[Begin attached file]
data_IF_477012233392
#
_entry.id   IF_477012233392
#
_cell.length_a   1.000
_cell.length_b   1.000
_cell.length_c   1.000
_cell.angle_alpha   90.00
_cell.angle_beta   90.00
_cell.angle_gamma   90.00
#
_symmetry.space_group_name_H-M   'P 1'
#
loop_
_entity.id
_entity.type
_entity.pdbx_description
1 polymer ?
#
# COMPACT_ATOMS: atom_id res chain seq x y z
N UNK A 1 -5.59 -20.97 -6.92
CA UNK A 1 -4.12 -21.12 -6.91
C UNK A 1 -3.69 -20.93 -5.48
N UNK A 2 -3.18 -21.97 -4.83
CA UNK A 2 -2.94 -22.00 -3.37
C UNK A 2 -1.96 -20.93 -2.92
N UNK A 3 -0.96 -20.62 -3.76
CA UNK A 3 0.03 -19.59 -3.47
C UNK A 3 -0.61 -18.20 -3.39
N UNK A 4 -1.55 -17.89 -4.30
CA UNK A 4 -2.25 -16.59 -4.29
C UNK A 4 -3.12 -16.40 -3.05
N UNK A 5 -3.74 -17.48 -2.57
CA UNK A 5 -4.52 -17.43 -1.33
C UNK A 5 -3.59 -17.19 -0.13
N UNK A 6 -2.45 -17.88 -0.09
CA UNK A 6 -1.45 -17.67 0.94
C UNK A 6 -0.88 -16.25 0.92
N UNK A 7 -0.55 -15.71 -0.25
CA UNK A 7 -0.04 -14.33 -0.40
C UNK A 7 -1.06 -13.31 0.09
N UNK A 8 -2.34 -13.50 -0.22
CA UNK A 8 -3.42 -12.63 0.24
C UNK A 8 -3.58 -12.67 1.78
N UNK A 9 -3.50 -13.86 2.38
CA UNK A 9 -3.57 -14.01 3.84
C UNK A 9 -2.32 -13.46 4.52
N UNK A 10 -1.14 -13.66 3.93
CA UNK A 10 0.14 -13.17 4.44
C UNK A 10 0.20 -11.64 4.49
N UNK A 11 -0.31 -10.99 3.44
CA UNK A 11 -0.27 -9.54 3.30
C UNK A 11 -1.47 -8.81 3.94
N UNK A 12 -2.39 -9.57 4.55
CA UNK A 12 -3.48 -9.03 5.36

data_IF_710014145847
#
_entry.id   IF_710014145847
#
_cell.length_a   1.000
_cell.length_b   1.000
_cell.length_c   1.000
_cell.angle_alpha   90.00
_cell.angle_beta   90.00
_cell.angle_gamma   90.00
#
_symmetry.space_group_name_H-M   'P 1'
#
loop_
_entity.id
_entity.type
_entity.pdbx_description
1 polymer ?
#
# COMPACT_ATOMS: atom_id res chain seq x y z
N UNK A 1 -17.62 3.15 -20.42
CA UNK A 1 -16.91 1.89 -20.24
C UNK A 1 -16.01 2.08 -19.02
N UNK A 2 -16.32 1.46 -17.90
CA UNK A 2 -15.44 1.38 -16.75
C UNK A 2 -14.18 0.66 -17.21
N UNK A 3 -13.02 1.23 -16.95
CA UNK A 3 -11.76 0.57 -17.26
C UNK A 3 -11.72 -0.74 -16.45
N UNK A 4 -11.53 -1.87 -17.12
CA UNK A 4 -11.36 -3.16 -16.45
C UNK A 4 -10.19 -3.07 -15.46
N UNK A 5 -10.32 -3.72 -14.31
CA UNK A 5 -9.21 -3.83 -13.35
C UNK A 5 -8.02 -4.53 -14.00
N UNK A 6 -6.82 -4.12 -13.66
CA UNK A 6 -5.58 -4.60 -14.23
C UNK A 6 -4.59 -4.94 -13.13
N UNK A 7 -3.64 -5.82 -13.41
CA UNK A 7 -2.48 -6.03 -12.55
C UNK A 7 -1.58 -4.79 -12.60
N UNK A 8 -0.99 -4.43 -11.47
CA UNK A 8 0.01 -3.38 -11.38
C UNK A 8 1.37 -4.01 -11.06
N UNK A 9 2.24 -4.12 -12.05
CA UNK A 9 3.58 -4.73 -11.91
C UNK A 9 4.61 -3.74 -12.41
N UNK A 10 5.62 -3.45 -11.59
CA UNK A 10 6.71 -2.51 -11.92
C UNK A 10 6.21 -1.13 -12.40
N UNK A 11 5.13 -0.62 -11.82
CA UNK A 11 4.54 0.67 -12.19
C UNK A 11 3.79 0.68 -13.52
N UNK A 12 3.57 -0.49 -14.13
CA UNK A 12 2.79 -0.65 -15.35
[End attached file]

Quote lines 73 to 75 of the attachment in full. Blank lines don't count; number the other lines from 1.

1 polymer ?
#
# COMPACT_ATOMS: atom_id res chain seq x y z